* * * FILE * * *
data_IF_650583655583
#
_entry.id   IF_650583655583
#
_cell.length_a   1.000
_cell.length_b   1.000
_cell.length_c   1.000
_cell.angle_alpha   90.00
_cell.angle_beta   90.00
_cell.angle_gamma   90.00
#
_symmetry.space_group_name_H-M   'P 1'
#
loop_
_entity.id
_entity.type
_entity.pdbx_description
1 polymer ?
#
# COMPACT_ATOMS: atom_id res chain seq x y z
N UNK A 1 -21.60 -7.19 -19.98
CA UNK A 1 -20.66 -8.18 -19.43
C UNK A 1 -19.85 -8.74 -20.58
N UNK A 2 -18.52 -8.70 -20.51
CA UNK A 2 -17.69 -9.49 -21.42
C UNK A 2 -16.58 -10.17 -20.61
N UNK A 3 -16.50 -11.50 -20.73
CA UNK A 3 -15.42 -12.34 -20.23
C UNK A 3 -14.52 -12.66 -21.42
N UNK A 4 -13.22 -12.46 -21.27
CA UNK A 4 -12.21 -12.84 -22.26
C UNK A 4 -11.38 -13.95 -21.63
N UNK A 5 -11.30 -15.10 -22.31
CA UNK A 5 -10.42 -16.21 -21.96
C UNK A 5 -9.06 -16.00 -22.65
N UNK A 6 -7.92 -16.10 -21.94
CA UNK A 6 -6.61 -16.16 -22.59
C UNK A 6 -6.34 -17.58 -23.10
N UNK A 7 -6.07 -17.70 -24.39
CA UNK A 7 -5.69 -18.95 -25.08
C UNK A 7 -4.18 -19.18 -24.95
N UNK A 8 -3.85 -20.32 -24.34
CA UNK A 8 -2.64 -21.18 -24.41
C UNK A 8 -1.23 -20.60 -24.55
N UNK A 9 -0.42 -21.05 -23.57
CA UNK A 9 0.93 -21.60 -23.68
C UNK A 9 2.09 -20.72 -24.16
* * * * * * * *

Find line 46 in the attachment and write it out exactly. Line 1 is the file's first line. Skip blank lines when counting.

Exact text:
CA UNK A 9 0.93 -21.60 -23.68